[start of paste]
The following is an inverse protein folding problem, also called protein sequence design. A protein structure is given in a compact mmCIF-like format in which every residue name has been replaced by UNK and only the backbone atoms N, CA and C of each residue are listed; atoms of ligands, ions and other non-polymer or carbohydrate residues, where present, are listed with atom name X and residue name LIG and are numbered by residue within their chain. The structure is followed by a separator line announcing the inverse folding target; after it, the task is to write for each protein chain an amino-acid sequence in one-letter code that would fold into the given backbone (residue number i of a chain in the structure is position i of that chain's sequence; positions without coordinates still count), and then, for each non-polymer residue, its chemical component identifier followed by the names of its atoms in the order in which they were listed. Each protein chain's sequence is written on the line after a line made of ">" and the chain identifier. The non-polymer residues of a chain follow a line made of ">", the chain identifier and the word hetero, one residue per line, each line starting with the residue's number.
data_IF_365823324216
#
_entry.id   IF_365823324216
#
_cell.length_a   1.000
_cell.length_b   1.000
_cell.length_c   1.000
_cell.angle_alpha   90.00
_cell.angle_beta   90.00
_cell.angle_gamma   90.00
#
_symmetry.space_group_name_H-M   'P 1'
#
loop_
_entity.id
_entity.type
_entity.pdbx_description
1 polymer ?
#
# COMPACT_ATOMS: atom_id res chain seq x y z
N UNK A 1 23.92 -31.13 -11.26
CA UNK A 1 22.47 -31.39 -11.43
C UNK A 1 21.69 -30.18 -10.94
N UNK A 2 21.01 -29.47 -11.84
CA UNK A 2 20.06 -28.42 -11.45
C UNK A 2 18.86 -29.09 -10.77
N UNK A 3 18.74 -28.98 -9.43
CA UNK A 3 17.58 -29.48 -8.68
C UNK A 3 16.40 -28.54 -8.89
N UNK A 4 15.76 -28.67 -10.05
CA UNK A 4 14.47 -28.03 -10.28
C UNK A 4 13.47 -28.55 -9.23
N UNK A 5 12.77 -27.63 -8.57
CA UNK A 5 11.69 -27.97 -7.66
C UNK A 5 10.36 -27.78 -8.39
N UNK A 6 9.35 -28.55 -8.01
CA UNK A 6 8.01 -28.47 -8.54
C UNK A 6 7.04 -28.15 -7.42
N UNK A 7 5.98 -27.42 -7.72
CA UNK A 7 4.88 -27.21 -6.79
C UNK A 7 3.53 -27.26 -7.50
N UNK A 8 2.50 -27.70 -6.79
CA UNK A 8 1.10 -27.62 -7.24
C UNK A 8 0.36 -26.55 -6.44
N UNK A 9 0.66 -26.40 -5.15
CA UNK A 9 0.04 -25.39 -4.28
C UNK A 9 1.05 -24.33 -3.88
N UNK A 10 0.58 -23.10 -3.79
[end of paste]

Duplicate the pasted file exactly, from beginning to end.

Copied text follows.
The following is an inverse protein folding problem, also called protein sequence design. A protein structure is given in a compact mmCIF-like format in which every residue name has been replaced by UNK and only the backbone atoms N, CA and C of each residue are listed; atoms of ligands, ions and other non-polymer or carbohydrate residues, where present, are listed with atom name X and residue name LIG and are numbered by residue within their chain. The structure is followed by a separator line announcing the inverse folding target; after it, the task is to write for each protein chain an amino-acid sequence in one-letter code that would fold into the given backbone (residue number i of a chain in the structure is position i of that chain's sequence; positions without coordinates still count), and then, for each non-polymer residue, its chemical component identifier followed by the names of its atoms in the order in which they were listed. Each protein chain's sequence is written on the line after a line made of ">" and the chain identifier. The non-polymer residues of a chain follow a line made of ">", the chain identifier and the word hetero, one residue per line, each line starting with the residue's number.
data_IF_365823324216
#
_entry.id   IF_365823324216
#
_cell.length_a   1.000
_cell.length_b   1.000
_cell.length_c   1.000
_cell.angle_alpha   90.00
_cell.angle_beta   90.00
_cell.angle_gamma   90.00
#
_symmetry.space_group_name_H-M   'P 1'
#
loop_
_entity.id
_entity.type
_entity.pdbx_description
1 polymer ?
#
# COMPACT_ATOMS: atom_id res chain seq x y z
N UNK A 1 23.92 -31.13 -11.26
CA UNK A 1 22.47 -31.39 -11.43
C UNK A 1 21.69 -30.18 -10.94
N UNK A 2 21.01 -29.47 -11.84
CA UNK A 2 20.06 -28.42 -11.45
C UNK A 2 18.86 -29.09 -10.77
N UNK A 3 18.74 -28.98 -9.43
CA UNK A 3 17.58 -29.48 -8.68
C UNK A 3 16.40 -28.54 -8.89
N UNK A 4 15.76 -28.67 -10.05
CA UNK A 4 14.47 -28.03 -10.28
C UNK A 4 13.47 -28.55 -9.23
N UNK A 5 12.77 -27.63 -8.57
CA UNK A 5 11.69 -27.97 -7.66
C UNK A 5 10.36 -27.78 -8.39
N UNK A 6 9.35 -28.55 -8.01
CA UNK A 6 8.01 -28.47 -8.54
C UNK A 6 7.04 -28.15 -7.42
N UNK A 7 5.98 -27.42 -7.72
CA UNK A 7 4.88 -27.21 -6.79
C UNK A 7 3.53 -27.26 -7.50
N UNK A 8 2.50 -27.70 -6.79
CA UNK A 8 1.10 -27.62 -7.24
C UNK A 8 0.36 -26.55 -6.44
N UNK A 9 0.66 -26.40 -5.15
CA UNK A 9 0.04 -25.39 -4.28
C UNK A 9 1.05 -24.33 -3.88
N UNK A 10 0.58 -23.10 -3.79